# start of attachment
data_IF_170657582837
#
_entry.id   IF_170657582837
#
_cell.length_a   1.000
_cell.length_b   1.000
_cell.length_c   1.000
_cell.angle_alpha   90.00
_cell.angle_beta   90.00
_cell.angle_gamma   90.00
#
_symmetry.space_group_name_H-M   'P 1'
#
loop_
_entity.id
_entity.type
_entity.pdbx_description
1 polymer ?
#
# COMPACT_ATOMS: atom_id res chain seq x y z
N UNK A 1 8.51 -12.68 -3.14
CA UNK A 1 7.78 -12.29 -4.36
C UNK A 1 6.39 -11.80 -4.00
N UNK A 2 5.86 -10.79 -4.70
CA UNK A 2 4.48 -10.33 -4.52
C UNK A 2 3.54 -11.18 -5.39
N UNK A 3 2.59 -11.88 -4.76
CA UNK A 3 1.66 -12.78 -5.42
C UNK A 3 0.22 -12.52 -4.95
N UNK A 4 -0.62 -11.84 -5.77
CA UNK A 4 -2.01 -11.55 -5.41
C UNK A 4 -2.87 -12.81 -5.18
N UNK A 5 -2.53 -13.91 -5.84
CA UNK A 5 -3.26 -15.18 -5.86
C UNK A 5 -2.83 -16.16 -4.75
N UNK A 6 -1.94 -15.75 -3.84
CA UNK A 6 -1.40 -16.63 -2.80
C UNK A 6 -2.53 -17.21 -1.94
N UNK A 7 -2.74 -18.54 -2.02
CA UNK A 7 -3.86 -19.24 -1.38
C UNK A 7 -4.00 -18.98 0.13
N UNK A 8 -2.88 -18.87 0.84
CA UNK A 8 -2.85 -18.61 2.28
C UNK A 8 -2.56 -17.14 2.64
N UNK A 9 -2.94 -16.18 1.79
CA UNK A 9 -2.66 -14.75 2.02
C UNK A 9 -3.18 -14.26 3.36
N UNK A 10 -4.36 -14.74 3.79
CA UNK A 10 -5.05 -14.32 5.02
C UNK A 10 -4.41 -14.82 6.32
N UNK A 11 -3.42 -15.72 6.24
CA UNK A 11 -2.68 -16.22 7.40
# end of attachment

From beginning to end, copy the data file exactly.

data_IF_170657582837
#
_entry.id   IF_170657582837
#
_cell.length_a   1.000
_cell.length_b   1.000
_cell.length_c   1.000
_cell.angle_alpha   90.00
_cell.angle_beta   90.00
_cell.angle_gamma   90.00
#
_symmetry.space_group_name_H-M   'P 1'
#
loop_
_entity.id
_entity.type
_entity.pdbx_description
1 polymer ?
#
# COMPACT_ATOMS: atom_id res chain seq x y z
N UNK A 1 8.51 -12.68 -3.14
CA UNK A 1 7.78 -12.29 -4.36
C UNK A 1 6.39 -11.80 -4.00
N UNK A 2 5.86 -10.79 -4.70
CA UNK A 2 4.48 -10.33 -4.52
C UNK A 2 3.54 -11.18 -5.39
N UNK A 3 2.59 -11.88 -4.76
CA UNK A 3 1.66 -12.78 -5.42
C UNK A 3 0.22 -12.52 -4.95
N UNK A 4 -0.62 -11.84 -5.77
CA UNK A 4 -2.01 -11.55 -5.41
C UNK A 4 -2.87 -12.81 -5.18
N UNK A 5 -2.53 -13.91 -5.84
CA UNK A 5 -3.26 -15.18 -5.86
C UNK A 5 -2.83 -16.16 -4.75
N UNK A 6 -1.94 -15.75 -3.84
CA UNK A 6 -1.40 -16.63 -2.80
C UNK A 6 -2.53 -17.21 -1.94
N UNK A 7 -2.74 -18.54 -2.02
CA UNK A 7 -3.86 -19.24 -1.38
C UNK A 7 -4.00 -18.98 0.13
N UNK A 8 -2.88 -18.87 0.84
CA UNK A 8 -2.85 -18.61 2.28
C UNK A 8 -2.56 -17.14 2.64
N UNK A 9 -2.94 -16.18 1.79
CA UNK A 9 -2.66 -14.75 2.02
C UNK A 9 -3.18 -14.26 3.36
N UNK A 10 -4.36 -14.74 3.79
CA UNK A 10 -5.05 -14.32 5.02
C UNK A 10 -4.41 -14.82 6.32
N UNK A 11 -3.42 -15.72 6.24
CA UNK A 11 -2.68 -16.22 7.40